That's a lot of money to keep in your pocket.

    Talk with your doctor about generic options if you want a less expensive drug

    Your doctor is your best source of information when it comes to your medicine and how to save money on prescription drugs. And there's no better time to speak with him or her about a prescription than when your doctor is writing one for you.

    If your prescription is for a brand-name drug, ask your doctor if there is a generic version available that you can use. Your plan may offer preferred and non-preferred generics. If so, check for a preferred generic for even greater savings. There's at least one generic available in most drug classes. So chances are, you'll be able to make the switch.

    What are generic drugs?

    Generic drugs are drugs that can be used in place of brand-name drugs because they contain the same ingredients and are available in the same strength and dosage. They are approved by the Food and Drug Administration (FDA) and almost always cost less than brand-name drugs.

    How can I get generic drugs?

    Generic drugs can be overlooked because they are not advertised like brand-name drugs. To get a generic drug, ask your provider or pharmacist:

    • Is this brand-name drug available in a generic?
    • Is there a low-cost generic available within this group of drugs that works the same?

    Are generic drugs as safe and effective as brand-name drugs?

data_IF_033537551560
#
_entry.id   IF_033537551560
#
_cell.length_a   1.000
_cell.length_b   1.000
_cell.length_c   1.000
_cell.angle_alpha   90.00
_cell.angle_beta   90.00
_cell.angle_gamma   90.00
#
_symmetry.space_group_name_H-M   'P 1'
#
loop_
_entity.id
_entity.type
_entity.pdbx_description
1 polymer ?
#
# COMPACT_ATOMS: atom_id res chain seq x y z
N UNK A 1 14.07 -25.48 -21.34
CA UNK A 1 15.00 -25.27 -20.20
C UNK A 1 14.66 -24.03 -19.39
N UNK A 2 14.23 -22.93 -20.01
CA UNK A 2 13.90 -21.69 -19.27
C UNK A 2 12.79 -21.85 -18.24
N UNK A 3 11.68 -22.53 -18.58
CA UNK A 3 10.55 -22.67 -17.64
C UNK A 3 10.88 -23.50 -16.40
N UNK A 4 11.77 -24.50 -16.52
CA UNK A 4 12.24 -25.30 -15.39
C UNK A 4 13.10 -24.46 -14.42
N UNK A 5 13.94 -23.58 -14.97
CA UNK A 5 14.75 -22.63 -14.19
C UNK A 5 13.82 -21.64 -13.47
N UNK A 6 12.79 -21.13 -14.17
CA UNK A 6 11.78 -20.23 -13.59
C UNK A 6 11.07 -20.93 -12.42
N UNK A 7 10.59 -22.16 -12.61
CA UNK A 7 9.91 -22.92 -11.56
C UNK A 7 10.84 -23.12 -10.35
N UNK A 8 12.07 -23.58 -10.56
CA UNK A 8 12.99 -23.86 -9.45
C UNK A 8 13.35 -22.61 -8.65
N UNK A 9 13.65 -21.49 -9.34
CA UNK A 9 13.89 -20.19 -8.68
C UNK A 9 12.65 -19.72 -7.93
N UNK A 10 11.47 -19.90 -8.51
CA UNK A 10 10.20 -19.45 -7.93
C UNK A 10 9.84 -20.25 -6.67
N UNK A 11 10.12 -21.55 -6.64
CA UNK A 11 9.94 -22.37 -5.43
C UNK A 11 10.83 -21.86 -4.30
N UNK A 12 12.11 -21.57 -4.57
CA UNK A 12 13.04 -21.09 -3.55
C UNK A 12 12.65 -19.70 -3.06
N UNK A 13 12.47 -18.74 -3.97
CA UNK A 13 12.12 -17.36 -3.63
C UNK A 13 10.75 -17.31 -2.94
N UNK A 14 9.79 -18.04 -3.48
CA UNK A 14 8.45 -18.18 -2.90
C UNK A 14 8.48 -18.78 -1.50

Yes. According to the FDA, generic drugs are just as safe and effective as brand-name drugs. They work the same way in the body and are not known to cause any more side effects than brand-name drugs. With generics, you receive the same quality as brand-name drugs.

    Does every brand-name drug have a generic equivalent?

    Of the more than 10,000 brand-name drugs listed in the FDA’s Orange Book - which identifies generic equivalents - there are more than 7,600 generic equivalents. In cases where a generic equivalent is not available, there may be a generic in the same group of drugs that will work just as well.

    Why do brand-name and generic drugs look different?

    They look different because the generic companies make the pills in different shapes and colors. Nevertheless, the active chemical ingredients - which make the drug work - are identical.

    How much money will I save by using generic drugs?

    With brand-name drugs, you end up paying more out of pocket. There are direct cost savings to you at the pharmacy because generics almost always cost less than brand-name drugs. On average, a member can save up to $222 a year by using a generic drug instead of a brand-name drug.

    How can generic drugs be less expensive?

    Brand-name drug companies pay a lot to research, develop, advertise, and market their product. When a brand-name drug comes off patent (about 10 years after marketing) other manufacturers can make and market drugs with the same ingredients. They don't have to repeat expensive research or marketing the brand-name company has done, so the savings are passed on to you. Talk with your provider about generic options.